The Wyss Institute for Biologically Inspired Engineering at Harvard University announced today that Rejuvenate Bio has secured an exclusive worldwide license from the Harvard Office of Technology Development to commercialize a gene therapy technology developed at the Wyss Institute and Harvard Medical School (HMS) to prevent and treat several age-related diseases in dogs, extending their overall healthspan. The announcement follows the publication in Proceedings of the National Academy of Arts and Sciences (PNAS) of a study led by Harvard researchers detailing the technology’s efficacy in mitigating obesity, type II diabetes, heart failure, and renal failure in mice.
“We are very excited to translate our winning gene therapy work from mice to dogs, where there is a dearth of treatment options to combat age-related diseases,” said Daniel Oliver, CEO and co-founder of Rejuvenate Bio, who was formerly an Entrepreneur-in-Residence at the Wyss Institute and a Blavatnik Fellow at Harvard Business School, and is a co-author of the PNAS publication.
Rejuvenate Bio has secured funding from the Department of Defense’s Small Business Innovation Research program, as well as seed funding from investors and a grant from the American Cavalier King Charles Spaniel Club. With this support, the company has launched a pilot study testing its technology’s efficacy in halting mitral valve disease, which strikes the majority of Cavalier King Charles Spaniels by age 8 and causes heart failure. Following demonstration of efficacy, they hope to expand their treatment to all dog breeds, as more than 7 million dogs in the US suffer from mitral valve disease.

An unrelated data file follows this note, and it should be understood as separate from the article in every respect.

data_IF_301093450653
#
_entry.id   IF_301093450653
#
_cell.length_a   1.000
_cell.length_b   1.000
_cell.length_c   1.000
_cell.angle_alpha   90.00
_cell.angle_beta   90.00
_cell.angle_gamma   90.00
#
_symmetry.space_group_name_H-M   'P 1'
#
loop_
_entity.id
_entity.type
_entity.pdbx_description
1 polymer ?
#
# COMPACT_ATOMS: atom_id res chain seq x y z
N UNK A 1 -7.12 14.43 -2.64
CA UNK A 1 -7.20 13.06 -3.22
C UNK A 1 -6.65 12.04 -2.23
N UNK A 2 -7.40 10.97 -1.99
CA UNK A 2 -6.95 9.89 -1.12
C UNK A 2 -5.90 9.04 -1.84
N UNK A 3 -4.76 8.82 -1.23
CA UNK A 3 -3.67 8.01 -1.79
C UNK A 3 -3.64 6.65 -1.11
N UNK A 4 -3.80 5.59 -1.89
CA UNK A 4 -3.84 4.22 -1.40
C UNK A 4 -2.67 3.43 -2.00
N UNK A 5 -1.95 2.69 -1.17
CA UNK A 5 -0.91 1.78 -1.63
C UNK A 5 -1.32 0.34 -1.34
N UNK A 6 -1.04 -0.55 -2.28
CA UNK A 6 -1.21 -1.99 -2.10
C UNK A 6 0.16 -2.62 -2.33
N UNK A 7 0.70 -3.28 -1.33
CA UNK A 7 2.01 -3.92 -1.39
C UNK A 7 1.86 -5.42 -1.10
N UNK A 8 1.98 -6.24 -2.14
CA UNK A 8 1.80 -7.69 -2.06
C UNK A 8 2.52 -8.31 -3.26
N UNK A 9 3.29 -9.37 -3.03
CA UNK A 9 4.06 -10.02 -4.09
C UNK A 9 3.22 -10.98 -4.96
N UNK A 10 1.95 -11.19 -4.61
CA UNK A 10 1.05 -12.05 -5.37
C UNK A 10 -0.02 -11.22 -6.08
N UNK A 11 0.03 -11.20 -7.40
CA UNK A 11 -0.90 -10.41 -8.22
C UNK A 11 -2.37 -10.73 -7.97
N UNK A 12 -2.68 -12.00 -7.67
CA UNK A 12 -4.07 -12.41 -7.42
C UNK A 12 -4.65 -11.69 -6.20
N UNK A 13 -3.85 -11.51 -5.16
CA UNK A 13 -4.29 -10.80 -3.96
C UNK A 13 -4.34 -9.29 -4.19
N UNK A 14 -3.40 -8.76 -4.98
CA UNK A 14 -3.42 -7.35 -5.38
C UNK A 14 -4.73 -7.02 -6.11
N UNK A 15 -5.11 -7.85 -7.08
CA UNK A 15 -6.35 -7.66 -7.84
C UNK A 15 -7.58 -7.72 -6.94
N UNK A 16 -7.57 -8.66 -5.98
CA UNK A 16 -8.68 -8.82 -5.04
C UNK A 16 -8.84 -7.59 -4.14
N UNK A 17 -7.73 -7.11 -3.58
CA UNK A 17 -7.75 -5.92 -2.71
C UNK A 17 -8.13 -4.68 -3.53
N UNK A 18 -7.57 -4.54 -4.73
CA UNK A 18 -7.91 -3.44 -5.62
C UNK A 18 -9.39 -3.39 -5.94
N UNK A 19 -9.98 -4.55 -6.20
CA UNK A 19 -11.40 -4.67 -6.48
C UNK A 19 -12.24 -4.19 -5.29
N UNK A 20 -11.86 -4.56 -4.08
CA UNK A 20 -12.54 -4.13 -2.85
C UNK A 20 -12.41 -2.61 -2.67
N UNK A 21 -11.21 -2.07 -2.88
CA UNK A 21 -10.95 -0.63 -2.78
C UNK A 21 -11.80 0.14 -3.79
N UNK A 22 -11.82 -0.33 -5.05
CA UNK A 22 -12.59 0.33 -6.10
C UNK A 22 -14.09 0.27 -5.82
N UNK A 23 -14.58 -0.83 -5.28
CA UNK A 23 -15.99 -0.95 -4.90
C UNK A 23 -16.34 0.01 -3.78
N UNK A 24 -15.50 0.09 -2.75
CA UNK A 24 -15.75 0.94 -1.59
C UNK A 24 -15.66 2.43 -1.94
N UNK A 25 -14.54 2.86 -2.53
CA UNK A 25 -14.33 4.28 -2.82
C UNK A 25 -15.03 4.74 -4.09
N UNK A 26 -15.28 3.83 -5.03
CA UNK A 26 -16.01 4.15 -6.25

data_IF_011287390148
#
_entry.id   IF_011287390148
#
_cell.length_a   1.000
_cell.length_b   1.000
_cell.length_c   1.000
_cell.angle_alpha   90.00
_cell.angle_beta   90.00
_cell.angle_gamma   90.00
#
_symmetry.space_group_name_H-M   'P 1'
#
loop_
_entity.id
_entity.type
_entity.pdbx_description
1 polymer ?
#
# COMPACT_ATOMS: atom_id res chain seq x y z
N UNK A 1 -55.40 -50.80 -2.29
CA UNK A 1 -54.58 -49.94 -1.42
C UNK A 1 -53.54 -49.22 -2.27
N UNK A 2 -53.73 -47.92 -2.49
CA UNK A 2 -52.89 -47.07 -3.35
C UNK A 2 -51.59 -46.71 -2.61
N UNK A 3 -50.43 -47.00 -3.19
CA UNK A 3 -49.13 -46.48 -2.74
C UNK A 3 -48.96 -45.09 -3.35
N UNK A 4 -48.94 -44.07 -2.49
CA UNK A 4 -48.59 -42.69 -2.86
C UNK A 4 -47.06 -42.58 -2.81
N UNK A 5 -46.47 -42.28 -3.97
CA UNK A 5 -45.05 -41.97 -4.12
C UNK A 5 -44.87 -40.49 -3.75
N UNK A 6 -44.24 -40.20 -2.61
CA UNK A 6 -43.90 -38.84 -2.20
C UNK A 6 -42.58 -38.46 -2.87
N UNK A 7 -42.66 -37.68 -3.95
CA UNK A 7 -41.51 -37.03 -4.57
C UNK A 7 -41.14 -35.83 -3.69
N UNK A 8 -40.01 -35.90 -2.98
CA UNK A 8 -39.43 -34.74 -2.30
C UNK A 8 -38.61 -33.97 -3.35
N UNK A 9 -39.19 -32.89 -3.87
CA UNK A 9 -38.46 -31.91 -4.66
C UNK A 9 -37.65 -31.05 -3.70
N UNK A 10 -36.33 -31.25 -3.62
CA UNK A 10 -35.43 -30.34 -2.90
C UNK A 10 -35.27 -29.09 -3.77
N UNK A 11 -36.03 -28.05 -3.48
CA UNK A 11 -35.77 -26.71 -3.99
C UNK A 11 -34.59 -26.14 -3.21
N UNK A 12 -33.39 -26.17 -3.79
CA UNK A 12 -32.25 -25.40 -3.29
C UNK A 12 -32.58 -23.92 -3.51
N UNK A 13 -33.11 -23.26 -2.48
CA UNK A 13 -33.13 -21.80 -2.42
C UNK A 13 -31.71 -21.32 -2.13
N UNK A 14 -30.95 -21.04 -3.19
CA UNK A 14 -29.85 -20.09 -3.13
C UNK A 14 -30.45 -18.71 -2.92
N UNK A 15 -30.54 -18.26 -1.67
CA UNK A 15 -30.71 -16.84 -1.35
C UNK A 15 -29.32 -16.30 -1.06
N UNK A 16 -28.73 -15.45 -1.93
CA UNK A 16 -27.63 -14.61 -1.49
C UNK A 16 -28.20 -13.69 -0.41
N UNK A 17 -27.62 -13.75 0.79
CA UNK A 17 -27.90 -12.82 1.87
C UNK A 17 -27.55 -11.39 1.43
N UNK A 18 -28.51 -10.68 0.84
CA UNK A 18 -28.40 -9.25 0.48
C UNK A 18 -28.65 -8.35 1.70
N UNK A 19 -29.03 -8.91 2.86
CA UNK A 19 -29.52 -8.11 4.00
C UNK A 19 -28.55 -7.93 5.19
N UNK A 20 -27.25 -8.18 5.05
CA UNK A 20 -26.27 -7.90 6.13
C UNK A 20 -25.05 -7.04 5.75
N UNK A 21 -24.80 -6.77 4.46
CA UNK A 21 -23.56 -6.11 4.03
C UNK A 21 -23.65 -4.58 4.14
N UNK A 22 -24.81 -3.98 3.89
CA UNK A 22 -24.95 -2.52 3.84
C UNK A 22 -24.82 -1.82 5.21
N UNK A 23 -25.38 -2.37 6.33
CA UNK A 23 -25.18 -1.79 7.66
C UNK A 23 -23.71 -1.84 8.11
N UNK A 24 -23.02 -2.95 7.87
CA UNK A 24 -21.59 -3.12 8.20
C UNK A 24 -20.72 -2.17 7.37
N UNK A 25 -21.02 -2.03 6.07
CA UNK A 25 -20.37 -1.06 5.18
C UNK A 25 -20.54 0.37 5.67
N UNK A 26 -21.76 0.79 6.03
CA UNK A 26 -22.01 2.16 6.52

“We are very passionate about and focused on dogs’ health, because so many dog owners around the world have to helplessly watch their beloved pets’ quality of life deteriorate as they age,” said co-author Noah Davidsohn, who is a co-founder and chief technology officer of Rejuvenate Bio and a former research scientist at the Wyss Institute and HMS. “We want to get rid of the morbidities associated with aging, so dogs can be as happy and healthy as possible throughout their lives.”